Oakland Wrongful Termination Lawyer

Losing one’s job is a very tough and emotional thing to go through; no one likes the idea of being unable to support their family, and being fired or laid off can even trigger feelings of embarrassment or downright shame. Something that can add to feelings of frustration, anger, or even sadness may be the thought that the termination wasn’t justified. Indeed, feeling as though you were wrongfully terminated can be exasperating, especially if you feel as though you have nowhere to turn.

While taking action can be difficult, if you are someone who has been wrongfully terminated, you have the right to seek a legal remedy. At the Dolan Law Firm, our Oakland wrongful termination lawyer can help you explore your options if you feel as though you have been wrongfully terminated. Please call us today for a free consultation and we will review your case.

What Is Wrongful Termination?

The Legal Information Institute of Cornell University Law School explains that wrongful termination is an employee’s claim that they were fired, and that the firing breached a contract held between the employee and the employer, or a public law. Most wrongful termination suits are based on a breach of public law, rather than the breach of a contract between an employee and employer, as most employees are at-will employees, which means their employment can be terminated at will without cause.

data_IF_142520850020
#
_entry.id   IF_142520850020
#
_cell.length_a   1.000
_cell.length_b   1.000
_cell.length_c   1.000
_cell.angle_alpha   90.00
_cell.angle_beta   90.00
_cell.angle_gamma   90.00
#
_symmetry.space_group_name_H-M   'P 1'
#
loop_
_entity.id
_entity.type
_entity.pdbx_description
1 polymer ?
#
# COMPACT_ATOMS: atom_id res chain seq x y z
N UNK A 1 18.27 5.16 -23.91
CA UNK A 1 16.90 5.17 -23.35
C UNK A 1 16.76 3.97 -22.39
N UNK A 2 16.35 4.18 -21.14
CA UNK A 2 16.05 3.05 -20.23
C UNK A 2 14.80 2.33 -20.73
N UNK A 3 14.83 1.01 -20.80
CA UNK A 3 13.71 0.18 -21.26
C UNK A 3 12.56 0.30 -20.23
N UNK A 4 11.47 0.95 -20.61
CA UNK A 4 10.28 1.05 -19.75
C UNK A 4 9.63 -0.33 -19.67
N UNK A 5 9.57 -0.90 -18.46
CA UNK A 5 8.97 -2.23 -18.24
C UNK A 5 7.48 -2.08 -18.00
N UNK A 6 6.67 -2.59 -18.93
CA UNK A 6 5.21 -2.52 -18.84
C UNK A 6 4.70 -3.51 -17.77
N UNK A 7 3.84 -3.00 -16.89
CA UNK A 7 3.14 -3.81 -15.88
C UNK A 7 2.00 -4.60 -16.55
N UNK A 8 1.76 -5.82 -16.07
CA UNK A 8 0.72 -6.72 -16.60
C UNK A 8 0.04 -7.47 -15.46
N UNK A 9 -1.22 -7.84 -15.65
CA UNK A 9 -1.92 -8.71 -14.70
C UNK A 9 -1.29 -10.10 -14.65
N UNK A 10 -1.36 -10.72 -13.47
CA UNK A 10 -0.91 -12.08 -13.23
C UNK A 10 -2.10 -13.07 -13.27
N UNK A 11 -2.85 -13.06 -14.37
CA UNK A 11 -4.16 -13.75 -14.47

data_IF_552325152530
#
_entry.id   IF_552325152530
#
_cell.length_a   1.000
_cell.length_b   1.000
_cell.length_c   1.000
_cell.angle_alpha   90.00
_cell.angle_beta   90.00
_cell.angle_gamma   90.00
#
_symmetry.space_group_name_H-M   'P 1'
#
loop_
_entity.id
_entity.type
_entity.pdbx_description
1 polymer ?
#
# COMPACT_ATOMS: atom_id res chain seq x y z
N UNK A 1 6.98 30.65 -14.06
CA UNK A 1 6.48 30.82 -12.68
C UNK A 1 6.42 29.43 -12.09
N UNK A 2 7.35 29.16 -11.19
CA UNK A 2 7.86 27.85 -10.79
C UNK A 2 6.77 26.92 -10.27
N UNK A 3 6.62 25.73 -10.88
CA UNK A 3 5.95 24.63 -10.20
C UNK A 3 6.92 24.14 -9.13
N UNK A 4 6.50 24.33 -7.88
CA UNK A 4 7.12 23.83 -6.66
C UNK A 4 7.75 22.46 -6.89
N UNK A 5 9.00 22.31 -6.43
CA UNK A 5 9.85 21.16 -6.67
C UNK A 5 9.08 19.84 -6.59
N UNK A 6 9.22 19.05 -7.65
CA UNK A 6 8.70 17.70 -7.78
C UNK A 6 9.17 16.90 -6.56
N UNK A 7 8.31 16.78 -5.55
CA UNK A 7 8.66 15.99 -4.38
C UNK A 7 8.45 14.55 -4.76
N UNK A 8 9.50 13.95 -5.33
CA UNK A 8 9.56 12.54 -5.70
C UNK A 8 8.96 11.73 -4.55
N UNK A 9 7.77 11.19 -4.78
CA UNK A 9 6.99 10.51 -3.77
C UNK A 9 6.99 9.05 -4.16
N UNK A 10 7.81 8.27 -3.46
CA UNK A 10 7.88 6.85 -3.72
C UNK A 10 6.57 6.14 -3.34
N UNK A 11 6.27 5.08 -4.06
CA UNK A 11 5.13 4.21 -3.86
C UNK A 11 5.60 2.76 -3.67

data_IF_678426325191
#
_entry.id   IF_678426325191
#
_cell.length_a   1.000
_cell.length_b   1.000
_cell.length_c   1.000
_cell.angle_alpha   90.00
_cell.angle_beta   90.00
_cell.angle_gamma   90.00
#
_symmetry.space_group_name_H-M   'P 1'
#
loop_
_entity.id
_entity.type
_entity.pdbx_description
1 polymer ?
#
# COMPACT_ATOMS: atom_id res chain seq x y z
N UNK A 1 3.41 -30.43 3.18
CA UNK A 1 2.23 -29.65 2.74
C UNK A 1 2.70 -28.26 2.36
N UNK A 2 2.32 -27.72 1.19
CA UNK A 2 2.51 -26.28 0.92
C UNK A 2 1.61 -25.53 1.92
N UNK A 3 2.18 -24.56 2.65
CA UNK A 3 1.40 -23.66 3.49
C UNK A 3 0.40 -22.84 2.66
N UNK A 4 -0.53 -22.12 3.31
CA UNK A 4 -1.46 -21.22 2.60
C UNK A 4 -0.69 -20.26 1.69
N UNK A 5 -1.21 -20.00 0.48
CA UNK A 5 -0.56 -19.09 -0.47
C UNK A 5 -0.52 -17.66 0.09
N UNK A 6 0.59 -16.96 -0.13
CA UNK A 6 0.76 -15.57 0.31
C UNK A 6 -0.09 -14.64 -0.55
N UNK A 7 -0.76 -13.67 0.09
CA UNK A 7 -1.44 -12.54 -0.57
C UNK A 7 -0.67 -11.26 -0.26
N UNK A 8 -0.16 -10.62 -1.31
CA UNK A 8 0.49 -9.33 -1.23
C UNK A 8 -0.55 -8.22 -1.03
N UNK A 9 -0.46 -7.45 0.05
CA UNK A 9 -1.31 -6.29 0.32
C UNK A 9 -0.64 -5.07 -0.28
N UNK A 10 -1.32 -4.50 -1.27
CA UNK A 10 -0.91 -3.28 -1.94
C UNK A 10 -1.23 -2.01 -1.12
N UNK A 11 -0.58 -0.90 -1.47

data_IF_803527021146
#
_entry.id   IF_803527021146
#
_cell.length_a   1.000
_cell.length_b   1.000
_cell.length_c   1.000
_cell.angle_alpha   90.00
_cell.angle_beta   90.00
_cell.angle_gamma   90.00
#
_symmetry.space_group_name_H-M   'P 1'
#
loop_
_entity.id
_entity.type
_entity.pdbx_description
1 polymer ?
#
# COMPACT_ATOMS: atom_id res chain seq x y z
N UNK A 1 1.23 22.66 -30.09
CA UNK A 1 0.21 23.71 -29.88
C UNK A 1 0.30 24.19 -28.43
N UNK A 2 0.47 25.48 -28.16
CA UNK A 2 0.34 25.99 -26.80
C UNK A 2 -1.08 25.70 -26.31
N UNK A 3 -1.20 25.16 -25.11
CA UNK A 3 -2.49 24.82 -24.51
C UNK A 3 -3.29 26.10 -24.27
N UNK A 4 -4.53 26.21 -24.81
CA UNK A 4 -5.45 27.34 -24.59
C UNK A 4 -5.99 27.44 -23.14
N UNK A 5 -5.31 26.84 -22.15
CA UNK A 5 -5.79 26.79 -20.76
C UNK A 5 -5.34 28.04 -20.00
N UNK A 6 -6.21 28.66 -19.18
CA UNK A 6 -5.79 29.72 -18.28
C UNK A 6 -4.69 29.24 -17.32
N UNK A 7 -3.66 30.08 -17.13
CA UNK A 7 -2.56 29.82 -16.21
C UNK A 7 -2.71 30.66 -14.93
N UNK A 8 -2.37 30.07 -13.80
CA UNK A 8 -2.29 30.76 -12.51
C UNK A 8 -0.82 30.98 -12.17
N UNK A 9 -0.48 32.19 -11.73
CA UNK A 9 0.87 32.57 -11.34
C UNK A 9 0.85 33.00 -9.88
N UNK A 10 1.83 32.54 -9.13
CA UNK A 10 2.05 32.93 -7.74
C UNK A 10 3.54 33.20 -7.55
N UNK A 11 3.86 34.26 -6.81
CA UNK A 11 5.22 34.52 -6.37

Reasons Why a Person May Allege Wrongful Termination

A person cannot claim wrongful termination just because they were fired; as stated above, most positions are at-will, which means that an employer (or employee) has every right to terminate the employment for any reason without having to establish a just reason. However, there are some grounds on which an employer cannot fire an employee, and a firing based on these grounds is considered illegal. These grounds include discrimination, retaliation, firing based on an employee exercising a legal right (such as the right to protest something), or firing based on an employee exercising a right under another law, such as the right to take time off without being fired under the Family and Medical Leave Act (FMLA). Some examples of the above include the following:

  • An employee cannot be fired for anything related to their race, gender, disability, pregnancy, political affiliation, religion, age, sexual identity or preferences, income, ethnicity, family status, etc.;
  • An employee cannot be fired for filing a labor violation complaint;
  • An employee cannot be fired for protected leave under FMLA or other leave they are entitled to (such as maternity leave);
  • An employee cannot be fired for filing a workers’ compensation claim;
  • An employee cannot be fired for refusing to do something illegal;
  • An employee cannot be fired for performing a statutory obligation (such as a staff member at a nursing home reporting an incident of staff-on-patient abuse); and
  • An employee cannot be fired for exercising their right to vote or for protesting a public policy issue.